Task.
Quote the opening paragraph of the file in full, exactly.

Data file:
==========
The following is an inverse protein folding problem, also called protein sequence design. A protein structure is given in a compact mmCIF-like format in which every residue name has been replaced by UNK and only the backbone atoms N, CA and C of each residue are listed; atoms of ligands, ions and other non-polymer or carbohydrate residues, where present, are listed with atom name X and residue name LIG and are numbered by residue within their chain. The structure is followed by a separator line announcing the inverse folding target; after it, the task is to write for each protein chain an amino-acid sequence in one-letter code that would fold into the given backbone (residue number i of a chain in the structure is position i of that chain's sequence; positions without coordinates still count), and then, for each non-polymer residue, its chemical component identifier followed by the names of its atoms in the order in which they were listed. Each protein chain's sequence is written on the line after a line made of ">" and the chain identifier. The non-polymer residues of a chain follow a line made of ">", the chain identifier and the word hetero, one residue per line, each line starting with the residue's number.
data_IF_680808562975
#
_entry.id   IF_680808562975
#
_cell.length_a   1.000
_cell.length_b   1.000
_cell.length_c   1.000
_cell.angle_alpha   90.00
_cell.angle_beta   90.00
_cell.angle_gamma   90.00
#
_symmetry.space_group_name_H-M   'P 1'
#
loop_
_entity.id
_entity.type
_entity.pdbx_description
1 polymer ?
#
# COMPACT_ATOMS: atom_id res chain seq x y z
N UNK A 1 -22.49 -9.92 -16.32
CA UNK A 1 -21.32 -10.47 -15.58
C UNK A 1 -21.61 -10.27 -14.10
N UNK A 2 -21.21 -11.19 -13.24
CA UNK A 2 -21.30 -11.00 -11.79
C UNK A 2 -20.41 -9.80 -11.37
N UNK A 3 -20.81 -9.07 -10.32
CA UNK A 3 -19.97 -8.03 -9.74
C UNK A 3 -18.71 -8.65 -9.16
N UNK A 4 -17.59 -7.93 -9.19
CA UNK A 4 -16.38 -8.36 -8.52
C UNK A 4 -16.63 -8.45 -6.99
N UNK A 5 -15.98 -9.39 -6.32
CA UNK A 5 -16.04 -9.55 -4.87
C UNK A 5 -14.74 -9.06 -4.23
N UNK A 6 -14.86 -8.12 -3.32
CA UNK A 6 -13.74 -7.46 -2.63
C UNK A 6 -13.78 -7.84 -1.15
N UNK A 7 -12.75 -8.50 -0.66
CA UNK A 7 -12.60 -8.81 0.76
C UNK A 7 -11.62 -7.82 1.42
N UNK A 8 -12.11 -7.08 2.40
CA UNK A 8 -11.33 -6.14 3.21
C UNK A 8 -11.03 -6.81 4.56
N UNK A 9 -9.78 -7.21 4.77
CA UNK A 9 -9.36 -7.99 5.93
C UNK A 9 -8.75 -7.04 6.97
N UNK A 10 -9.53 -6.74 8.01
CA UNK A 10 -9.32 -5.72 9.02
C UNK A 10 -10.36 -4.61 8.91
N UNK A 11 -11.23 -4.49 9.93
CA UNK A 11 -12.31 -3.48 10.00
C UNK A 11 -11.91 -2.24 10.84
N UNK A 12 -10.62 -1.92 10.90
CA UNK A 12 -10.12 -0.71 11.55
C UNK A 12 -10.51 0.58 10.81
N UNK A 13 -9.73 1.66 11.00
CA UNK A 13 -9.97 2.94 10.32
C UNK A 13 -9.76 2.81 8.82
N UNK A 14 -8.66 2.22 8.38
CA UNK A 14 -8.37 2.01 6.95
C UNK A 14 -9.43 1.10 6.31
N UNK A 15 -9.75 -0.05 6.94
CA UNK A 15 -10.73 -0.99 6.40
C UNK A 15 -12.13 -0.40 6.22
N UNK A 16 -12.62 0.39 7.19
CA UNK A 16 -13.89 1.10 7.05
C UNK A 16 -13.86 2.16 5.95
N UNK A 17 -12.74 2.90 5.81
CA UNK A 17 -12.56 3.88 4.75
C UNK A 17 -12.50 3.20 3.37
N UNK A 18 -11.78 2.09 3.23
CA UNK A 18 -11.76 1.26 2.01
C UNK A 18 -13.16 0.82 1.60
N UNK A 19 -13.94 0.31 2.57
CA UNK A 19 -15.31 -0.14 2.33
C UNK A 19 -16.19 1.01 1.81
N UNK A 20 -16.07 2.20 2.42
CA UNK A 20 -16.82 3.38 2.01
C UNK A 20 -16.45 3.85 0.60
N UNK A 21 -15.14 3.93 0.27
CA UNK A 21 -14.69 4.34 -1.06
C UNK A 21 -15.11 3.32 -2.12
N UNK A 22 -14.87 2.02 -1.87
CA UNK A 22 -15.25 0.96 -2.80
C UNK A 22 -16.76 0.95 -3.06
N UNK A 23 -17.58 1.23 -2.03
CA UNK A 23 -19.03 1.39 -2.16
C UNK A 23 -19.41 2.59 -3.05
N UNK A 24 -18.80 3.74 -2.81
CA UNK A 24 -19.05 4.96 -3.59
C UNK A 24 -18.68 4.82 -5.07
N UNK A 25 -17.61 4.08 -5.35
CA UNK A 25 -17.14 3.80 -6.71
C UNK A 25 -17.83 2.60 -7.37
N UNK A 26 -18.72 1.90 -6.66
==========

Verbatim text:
The following is an inverse protein folding problem, also called protein sequence design. A protein structure is given in a compact mmCIF-like format in which every residue name has been replaced by UNK and only the backbone atoms N, CA and C of each residue are listed; atoms of ligands, ions and other non-polymer or carbohydrate residues, where present, are listed with atom name X and residue name LIG and are numbered by residue within their chain. The structure is followed by a separator line announcing the inverse folding target; after it, the task is to write for each protein chain an amino-acid sequence in one-letter code that would fold into the given backbone (residue number i of a chain in the structure is position i of that chain's sequence; positions without coordinates still count), and then, for each non-polymer residue, its chemical component identifier followed by the names of its atoms in the order in which they were listed. Each protein chain's sequence is written on the line after a line made of ">" and the chain identifier. The non-polymer residues of a chain follow a line made of ">", the chain identifier and the word hetero, one residue per line, each line starting with the residue's number.